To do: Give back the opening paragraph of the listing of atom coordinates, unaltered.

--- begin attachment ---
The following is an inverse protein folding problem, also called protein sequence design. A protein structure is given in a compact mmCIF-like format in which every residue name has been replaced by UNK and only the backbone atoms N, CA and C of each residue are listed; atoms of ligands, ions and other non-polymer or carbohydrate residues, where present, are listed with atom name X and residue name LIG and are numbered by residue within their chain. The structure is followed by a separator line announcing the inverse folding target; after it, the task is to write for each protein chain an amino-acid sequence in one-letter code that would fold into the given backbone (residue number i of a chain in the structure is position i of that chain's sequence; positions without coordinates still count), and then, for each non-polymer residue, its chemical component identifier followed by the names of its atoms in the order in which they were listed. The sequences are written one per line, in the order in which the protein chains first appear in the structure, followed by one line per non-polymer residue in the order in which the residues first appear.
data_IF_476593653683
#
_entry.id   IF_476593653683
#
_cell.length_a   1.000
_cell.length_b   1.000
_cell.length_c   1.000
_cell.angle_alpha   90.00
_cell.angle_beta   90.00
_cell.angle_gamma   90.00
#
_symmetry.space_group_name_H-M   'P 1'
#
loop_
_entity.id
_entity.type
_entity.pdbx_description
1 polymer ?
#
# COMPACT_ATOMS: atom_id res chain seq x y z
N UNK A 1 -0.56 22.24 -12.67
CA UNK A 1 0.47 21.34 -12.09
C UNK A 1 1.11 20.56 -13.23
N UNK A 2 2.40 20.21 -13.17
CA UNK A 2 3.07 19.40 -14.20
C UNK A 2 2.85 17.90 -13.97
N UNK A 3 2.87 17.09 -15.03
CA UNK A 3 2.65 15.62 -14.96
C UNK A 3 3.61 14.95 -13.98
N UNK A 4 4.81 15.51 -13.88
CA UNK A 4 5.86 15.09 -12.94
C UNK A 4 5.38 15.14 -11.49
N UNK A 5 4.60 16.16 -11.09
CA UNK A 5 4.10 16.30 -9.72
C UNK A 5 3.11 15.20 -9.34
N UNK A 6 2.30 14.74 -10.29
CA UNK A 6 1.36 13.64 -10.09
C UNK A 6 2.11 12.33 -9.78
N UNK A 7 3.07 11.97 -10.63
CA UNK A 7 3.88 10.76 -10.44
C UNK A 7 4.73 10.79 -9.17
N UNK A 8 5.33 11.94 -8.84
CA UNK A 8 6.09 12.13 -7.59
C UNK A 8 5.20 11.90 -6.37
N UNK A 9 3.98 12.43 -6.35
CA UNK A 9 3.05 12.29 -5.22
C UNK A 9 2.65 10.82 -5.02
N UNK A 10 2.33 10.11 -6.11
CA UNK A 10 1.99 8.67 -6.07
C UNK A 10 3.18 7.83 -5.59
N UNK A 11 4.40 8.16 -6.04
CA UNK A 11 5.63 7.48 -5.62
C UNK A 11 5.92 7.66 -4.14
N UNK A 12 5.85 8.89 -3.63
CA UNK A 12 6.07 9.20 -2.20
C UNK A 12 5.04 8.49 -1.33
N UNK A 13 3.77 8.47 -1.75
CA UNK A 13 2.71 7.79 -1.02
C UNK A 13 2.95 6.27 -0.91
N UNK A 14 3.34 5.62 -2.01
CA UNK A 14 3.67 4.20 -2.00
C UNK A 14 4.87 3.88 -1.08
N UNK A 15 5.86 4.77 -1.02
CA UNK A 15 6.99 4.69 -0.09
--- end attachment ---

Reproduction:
The following is an inverse protein folding problem, also called protein sequence design. A protein structure is given in a compact mmCIF-like format in which every residue name has been replaced by UNK and only the backbone atoms N, CA and C of each residue are listed; atoms of ligands, ions and other non-polymer or carbohydrate residues, where present, are listed with atom name X and residue name LIG and are numbered by residue within their chain. The structure is followed by a separator line announcing the inverse folding target; after it, the task is to write for each protein chain an amino-acid sequence in one-letter code that would fold into the given backbone (residue number i of a chain in the structure is position i of that chain's sequence; positions without coordinates still count), and then, for each non-polymer residue, its chemical component identifier followed by the names of its atoms in the order in which they were listed. The sequences are written one per line, in the order in which the protein chains first appear in the structure, followed by one line per non-polymer residue in the order in which the residues first appear.